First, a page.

Do the Chicago Bears need a ‘character guy’? – The Denver Post


For the first time since the 1940s, the Chicago Bears control the No. 1 pick in the NFL draft — and the pressure is on.

The general manager and head coach just finished their first year with the team. The Bears’ longtime top executive is retiring and being replaced this spring by Big Ten Commissioner Kevin Warren. A plan to move from Chicago’s Soldier Field to a new stadium built in a custom-designed entertainment district in Arlington Heights is gathering steam, but not yet assured.

The Bears had the worst record in the league last year, and loyal fans are praying that its brain trust will transcend its own inexperience (and all the various distractions) to reach for greatness. The draft rolls around at the end of April, so there’s plenty of time for the Bears to be, well, the Bears.

A team that hasn’t won the Super Bowl since the 1980s could perpetuate mediocrity by trading down for lesser picks. It could trade away its most valuable player, quarterback Justin Fields, and gamble on a rookie QB who might have more success passing the football than running it, which has been Fields’ born-of-necessity specialty to date.

The Bears also could sit tight with Fields, and boost its defense, which has been uncharacteristically soft.

One of the top college football players just declared for the NFL draft after his team won the national championship. Defensive tackle Jalen Carter of the University of Georgia could anchor the Bears D-line. Mel Kiper, a draft expert, rates him as the best player available this year.

The Bears could simply go ahead and pick him, but there’s a wrinkle: Carter is being tarred with unspecified “character issues.” As Tribune sports columnist Brad Biggs reported this week — and at least one prominent analyst has stated publicly — Carter is said to be high risk because he’s supposedly not a “character guy.”

It seems very unfair to question something so fundamental as the character of a 21-year-old college student while citing no evidence. Carter has never had high-profile arrests or other disciplinary problems that have dogged some previous top-level college talents. For a guy who chases quarterbacks and stops running backs in their tracks, he’s come across as engaging and friendly.

Carter says he’s been “a really good teammate,” and his Georgia teammates responded to the slurs about his character by describing him as “a good guy” and “a joking and loving person.” He even took part in a summer football camp for his former high school.

We don’t know where the so-called character questions originate but we do know there’s a lot of money on the table. NFL paydays adhere to a steep sliding scale. Rookies make six figures at a minimum — good money, for sure. But the top rookies make a whole lot more. For a player and most likely his family, being picked No. 1 in the NFL draft is like winning the lottery.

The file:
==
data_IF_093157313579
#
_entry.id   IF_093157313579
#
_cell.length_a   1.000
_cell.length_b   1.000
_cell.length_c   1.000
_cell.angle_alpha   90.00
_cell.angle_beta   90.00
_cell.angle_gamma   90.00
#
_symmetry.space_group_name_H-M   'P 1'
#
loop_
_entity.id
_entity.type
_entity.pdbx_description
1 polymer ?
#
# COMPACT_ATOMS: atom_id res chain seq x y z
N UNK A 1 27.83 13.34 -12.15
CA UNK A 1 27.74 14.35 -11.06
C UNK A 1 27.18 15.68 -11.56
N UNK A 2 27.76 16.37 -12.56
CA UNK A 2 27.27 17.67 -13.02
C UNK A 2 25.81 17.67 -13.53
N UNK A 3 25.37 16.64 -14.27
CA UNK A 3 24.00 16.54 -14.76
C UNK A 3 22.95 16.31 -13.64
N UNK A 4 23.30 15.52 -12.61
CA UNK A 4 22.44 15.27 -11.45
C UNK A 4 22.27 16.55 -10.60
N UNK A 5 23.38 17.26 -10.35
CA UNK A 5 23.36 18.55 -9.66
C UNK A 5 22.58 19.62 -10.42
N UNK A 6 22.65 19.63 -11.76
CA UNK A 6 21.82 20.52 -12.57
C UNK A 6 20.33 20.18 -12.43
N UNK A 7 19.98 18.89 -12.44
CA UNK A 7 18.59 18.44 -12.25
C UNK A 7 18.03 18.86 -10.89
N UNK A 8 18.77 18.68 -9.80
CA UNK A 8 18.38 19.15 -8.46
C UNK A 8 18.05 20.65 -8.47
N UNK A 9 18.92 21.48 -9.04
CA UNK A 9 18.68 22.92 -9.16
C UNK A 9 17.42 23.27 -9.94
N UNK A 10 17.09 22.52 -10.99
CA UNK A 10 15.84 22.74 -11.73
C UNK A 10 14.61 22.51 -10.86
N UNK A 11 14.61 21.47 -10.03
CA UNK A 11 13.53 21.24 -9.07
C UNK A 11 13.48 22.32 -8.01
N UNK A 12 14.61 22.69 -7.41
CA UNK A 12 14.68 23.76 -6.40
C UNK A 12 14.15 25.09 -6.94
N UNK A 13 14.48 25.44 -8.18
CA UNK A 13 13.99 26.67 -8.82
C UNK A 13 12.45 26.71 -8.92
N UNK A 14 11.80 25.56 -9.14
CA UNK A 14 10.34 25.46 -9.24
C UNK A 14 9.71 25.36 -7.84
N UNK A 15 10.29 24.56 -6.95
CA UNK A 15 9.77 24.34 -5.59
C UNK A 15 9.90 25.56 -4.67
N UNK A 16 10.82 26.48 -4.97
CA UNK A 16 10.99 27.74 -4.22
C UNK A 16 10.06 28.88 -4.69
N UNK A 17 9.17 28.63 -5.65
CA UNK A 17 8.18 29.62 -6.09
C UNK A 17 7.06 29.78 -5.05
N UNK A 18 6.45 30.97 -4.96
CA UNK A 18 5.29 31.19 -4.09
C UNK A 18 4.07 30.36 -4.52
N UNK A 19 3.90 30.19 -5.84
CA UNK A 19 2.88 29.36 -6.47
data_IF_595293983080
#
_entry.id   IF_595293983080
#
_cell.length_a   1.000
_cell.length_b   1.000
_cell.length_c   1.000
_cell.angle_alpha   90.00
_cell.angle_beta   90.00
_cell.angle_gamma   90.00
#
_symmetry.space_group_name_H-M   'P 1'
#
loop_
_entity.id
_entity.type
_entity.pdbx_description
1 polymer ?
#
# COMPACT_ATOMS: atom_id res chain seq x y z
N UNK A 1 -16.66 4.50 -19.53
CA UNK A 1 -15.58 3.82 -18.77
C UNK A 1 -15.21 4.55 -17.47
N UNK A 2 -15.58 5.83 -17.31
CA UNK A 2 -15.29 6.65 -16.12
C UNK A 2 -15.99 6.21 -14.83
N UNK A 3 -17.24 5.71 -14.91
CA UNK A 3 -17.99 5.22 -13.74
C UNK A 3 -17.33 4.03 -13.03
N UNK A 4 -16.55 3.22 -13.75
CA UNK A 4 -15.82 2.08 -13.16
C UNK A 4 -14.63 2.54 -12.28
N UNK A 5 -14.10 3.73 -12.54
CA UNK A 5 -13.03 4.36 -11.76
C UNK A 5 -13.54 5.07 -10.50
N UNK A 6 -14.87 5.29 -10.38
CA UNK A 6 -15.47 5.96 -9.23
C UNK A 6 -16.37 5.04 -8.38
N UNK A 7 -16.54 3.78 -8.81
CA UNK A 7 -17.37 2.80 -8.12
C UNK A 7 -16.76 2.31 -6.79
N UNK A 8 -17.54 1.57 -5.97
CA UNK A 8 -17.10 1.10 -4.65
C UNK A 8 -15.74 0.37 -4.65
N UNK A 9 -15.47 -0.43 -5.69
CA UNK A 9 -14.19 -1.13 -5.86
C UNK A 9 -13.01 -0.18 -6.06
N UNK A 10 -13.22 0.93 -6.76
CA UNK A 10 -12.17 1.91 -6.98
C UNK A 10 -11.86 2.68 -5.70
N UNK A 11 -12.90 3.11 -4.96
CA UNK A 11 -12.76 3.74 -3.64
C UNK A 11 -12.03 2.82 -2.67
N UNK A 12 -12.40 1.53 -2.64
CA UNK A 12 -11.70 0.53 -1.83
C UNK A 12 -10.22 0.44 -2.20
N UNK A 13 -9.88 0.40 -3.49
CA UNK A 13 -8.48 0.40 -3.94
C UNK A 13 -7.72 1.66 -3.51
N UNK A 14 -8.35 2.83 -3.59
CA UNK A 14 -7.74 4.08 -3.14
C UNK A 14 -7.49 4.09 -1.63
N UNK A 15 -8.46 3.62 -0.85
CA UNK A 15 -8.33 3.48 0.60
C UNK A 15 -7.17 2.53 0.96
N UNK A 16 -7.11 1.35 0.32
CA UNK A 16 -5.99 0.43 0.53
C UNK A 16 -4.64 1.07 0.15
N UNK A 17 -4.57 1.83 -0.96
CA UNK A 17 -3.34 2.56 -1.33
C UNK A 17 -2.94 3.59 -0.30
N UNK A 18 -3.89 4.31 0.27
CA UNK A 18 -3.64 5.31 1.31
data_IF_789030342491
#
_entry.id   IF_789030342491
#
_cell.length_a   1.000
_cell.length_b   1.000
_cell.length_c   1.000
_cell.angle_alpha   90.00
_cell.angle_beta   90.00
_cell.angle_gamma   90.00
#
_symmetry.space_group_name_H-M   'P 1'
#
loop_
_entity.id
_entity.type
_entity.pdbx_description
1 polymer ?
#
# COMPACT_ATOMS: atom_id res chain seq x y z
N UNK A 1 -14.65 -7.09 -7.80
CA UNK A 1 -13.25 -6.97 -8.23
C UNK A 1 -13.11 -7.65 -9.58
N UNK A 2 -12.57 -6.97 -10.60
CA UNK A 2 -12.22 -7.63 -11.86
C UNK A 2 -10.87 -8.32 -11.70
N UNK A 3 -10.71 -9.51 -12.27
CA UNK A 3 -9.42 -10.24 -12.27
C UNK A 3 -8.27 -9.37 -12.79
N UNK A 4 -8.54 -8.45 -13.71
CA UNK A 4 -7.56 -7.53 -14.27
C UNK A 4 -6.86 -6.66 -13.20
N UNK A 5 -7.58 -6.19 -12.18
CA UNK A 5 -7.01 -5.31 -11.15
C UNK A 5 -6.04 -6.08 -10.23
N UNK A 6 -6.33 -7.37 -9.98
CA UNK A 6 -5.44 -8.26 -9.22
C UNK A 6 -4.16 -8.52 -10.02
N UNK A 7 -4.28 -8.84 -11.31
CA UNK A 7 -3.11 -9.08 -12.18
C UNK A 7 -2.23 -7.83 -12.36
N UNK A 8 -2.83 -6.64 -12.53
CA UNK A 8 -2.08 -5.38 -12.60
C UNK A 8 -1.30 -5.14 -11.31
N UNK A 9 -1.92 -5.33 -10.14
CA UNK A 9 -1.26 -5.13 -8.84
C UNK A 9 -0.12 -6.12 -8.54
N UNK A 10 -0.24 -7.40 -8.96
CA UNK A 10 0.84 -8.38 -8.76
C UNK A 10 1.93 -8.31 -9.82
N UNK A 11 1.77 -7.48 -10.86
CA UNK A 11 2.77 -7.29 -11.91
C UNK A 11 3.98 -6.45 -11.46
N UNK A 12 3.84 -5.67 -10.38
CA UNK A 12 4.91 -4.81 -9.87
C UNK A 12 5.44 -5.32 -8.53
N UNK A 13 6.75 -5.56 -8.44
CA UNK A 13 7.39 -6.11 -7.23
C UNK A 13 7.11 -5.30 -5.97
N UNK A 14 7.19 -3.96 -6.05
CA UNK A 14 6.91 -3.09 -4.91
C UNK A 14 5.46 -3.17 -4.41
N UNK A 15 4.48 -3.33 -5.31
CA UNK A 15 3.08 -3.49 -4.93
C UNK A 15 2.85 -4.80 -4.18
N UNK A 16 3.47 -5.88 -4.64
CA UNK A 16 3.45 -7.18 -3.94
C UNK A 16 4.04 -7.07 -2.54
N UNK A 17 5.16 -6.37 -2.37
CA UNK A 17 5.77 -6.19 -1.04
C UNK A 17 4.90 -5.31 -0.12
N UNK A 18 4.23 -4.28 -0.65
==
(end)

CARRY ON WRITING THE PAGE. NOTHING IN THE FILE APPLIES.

Last year’s No. 1 draft pick, Travon Walker of Georgia, received a four-year contract reportedly worth $37.4 million. It was fully guaranteed, meaning the Jacksonville Jaguars were on the hook to pay it even if Walker turned out to be an instant bust (he didn’t).

The final pick in the first round of last year’s draft, Lewis Cine, also from Georgia, signed a contract with the Minnesota Vikings for a reported $11.5 million. That’s a ton of money for a young guy coming out of college, but less than a third of the haul pledged to Walker, the player who was picked 31 slots earlier at No. 1.

Sliding just 10 slots below the No. 1 pick equated to a difference in guaranteed pay last year of more than $17 million. Obviously, there’s a big financial incentive for agents, coaches and friends of players competing to be top draft picks to bad-mouth rivals.

The high stakes illustrate how college football does a terrible disservice to players such as Carter. Here’s a special talent who risked career-ending injuries while winning a national championship worth megabucks for his school. Top coaches make millions and college football TV revenues run into the billions. Like other elite Division I football players, Carter had to hope that nothing would go terribly wrong before he could finally cash in on the NFL draft.

We understand that college is for learning and the priority for most students is getting an education. But as this page has argued before, it is beyond time to pay the athletes who endure the arduous grind of practices, games and tournaments, and yield colossal profits.

Student-athletes deserve their fair share and, to our way of thinking, the character issues that most urgently need to be addressed belong to the leaders of college football who unfairly exploit them.

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